Crash course on patents: Who can get a patent

Normally, a person who made an invention is entitled to a patent (assuming the invention itself qualifies, of course). There are several special circumstances however. For example, if the inventor works for a company, it may be the company is entitled instead. Or perhaps the inventor has agreed in a contract to assign his rights to someone else.

In most countries, if two people independently make the same invention, the first one to file a patent application gets the patent. The USA has a "first-to-invent" system, in which the first inventor gets the patent even if he filed an application later. It is quite difficult to prove earlier inventorship though.

The inventor or the company employing the inventor

When someone makes an invention, and does so as an employee of a company, usually the company owns the right to apply for a patent. The exception once again is the United States, where only natural persons may apply for a patent. In the USA, the employee will typically have a clause in his employment contract stating that he assigns all his patent rights to the company. The filing is then done on behalf of the employee, but the rights immediately go to the company.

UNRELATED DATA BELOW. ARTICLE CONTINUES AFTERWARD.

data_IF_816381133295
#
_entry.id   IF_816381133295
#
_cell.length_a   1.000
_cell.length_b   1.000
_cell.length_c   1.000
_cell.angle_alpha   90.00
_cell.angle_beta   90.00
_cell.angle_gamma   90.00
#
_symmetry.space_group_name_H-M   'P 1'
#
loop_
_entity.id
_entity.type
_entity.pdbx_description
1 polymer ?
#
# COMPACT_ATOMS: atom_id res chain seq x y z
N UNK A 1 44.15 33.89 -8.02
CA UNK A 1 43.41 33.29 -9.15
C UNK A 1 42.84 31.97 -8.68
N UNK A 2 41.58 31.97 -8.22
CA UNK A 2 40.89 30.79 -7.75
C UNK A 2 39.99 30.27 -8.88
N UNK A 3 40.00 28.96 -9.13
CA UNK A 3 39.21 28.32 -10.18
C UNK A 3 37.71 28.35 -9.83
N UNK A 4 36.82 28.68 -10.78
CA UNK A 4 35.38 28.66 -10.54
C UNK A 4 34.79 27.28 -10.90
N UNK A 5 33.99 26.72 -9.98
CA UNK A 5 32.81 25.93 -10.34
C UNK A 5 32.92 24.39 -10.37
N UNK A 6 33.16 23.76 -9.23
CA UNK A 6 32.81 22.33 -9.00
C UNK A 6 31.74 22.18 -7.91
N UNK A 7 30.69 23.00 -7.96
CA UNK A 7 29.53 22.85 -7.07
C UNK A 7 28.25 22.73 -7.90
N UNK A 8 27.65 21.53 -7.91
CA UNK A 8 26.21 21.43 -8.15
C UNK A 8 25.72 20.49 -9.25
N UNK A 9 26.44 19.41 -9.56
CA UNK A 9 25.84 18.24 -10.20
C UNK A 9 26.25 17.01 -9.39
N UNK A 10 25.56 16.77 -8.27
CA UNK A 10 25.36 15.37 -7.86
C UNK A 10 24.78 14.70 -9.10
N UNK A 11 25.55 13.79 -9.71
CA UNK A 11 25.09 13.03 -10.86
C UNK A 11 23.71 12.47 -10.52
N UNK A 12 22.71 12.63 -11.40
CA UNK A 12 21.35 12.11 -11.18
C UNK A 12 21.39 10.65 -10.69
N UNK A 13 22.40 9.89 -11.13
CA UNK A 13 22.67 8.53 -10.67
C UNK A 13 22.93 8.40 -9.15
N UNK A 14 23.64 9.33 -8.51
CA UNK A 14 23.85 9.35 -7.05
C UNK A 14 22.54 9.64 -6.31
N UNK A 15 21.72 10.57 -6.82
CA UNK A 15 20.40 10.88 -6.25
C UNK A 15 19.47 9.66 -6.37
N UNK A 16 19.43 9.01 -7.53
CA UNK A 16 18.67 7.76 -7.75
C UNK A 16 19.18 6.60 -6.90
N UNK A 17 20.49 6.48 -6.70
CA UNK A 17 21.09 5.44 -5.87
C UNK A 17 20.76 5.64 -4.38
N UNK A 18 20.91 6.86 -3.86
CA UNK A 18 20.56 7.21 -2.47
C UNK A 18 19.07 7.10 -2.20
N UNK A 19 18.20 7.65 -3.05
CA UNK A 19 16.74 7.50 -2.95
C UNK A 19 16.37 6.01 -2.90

Most countries do require that the employee's activities are in some way related to the invention. If the janitor invents a new medicine, his company will not automatically own the patent rights to that medicine. However, if a researcher in a medical company invents the same medicine, his company does.

The company may be required to pay the inventor a compensation, unless his salary is deemed adequate for an inventor.

In Germany, if a company decides it does not want to apply for a patent on an invention one of its employees invented, the employee has the right to apply for the patent himself.

The first to invent or the first to file

Most countries in the world follow the so-called 'first to file' principle. That is, the first person who files a patent application for an invention is the one entitled to the patent, even if someone else invented it first but got to the patent office later. In the United States the 'first to invent' principle is used, and the earlier inventor would theoretically be able to get the earlier filed application moved aside. However, in practice it is difficult to prove that you made the invention earlier than someone else, so almost all of the time, the first to file is also deemed the first to invent.

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